Everyone needs a way to monitor server behavior, if only to confirm that the system is running to spec. Several Application Performance Monitoring (APM) tools work with Redis, but perhaps you haven’t heard of Uptrace. Let me tell you about it.
Uptrace is an OpenTelemetry-based observability platform that helps developers and Ops users monitor and optimize complex distributed systems. It’s an open-source APM tool that supports distributed tracing, metrics, and logs. Automatic alerts for critical infrastructure can be sent via email, Slack, Telegram, and other notification channels.
Uptrace is a great platform for monitoring Redis that you should know about. Let’s dive in.
Uptrace is an open source APM available both as an open-source version and an enterprise cloud version; the latter has more features and support options. The open-source version is quite robust as it has Prometheus remote write, AWS CloudWatch, vector logs, percentiles, and alerting, to name just a few examples. To evaluate its use with Redis, we set up open-source deployments of Uptrace and also tested the enterprise edition, called Uptrace Cloud.
Its UI looks amazing, and it genuinely is easy to navigate.
You can connect to multiple databases but, for our purposes, we drill down to just see the Redis database. It presents us with traces of how our GET, SET, and DEL commands are doing. That provides a quick health check on our cache performance.
The Uptrace spans tab helps us visualize command responsiveness down to the millisecond using a heatmap. This gives a quick, easy look at whether a Redis database is performing to expectations. If the heat moves a bit higher (longer millisecond response time), then a bottleneck is starting or inefficiencies are developing.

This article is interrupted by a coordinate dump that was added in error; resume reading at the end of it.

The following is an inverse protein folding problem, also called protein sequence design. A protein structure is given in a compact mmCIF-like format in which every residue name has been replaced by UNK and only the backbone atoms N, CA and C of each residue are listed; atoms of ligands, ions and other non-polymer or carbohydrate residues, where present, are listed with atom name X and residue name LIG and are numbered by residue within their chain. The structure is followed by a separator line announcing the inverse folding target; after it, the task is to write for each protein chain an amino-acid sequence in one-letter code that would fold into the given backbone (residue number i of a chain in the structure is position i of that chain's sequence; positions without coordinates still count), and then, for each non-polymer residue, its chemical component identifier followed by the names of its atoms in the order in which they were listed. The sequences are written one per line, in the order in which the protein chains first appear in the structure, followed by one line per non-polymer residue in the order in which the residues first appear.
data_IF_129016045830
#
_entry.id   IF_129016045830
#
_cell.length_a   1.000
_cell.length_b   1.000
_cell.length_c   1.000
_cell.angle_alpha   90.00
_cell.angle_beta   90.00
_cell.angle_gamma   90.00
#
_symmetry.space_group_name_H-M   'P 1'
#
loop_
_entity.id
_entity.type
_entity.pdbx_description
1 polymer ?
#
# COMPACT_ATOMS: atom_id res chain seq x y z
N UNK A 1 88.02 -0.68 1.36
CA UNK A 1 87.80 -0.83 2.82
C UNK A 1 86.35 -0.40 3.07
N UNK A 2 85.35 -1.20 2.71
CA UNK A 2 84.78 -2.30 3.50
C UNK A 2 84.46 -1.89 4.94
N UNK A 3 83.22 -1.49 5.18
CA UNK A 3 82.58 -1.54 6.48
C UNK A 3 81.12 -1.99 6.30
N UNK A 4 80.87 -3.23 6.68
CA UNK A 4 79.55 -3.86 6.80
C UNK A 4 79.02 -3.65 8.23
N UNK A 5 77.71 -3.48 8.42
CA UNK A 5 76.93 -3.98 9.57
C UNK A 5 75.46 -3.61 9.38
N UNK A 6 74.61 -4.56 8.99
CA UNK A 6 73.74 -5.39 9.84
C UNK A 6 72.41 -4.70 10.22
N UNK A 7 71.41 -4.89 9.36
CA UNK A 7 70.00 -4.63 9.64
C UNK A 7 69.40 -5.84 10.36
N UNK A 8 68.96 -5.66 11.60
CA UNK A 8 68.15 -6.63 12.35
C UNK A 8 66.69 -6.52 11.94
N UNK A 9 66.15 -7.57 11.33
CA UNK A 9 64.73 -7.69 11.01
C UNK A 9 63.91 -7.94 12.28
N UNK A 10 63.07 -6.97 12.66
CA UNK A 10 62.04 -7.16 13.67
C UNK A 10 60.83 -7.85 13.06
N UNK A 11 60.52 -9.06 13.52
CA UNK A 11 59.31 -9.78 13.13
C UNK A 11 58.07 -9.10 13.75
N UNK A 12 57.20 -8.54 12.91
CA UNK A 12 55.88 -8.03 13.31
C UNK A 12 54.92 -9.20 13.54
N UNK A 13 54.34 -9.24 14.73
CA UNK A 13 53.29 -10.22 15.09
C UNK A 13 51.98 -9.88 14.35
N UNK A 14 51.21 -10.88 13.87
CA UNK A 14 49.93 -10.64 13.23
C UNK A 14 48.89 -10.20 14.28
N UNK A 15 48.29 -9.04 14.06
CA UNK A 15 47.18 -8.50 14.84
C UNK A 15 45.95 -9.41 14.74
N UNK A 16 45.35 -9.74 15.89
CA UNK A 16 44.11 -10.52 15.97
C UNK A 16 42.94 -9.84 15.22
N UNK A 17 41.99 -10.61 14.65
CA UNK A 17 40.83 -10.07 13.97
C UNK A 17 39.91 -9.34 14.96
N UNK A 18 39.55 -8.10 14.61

In the image below, this Redis database is completing the majority of GET, SET, and DELETE commands at around 1 millisecond, which is a good target for our cache performance.
You can build your own custom metrics that appear on the Uptrace dashboard. For example, memory usage is an important metric for Redis. This screen capture shows how to accomplish that.
Uptrace has plenty of other appealing features. One that we found super useful is its optimized storage, which includes performance optimization for common queries, efficient sharding for databases, and improved support for cold storage like S3. Specifically for Redis, Uptrace also supports improved storage policies that give more flexibility to move data between SSD and cold storage; doing so reduces costs, because you don’t have to store as much on SSD.
We offer huge thanks to Vladimir Mihailenco for his many contributions to the DevOps ecosystem, which includes not only Uptrace but also the now-officially-supported Redis Client library for Golang, go-redis. To learn more about the fastest and easiest way to get started with the Go Programming Language and Redis, read Go-Redis Is Now an Official Redis Client or visit the GitHub repo. Happy developing!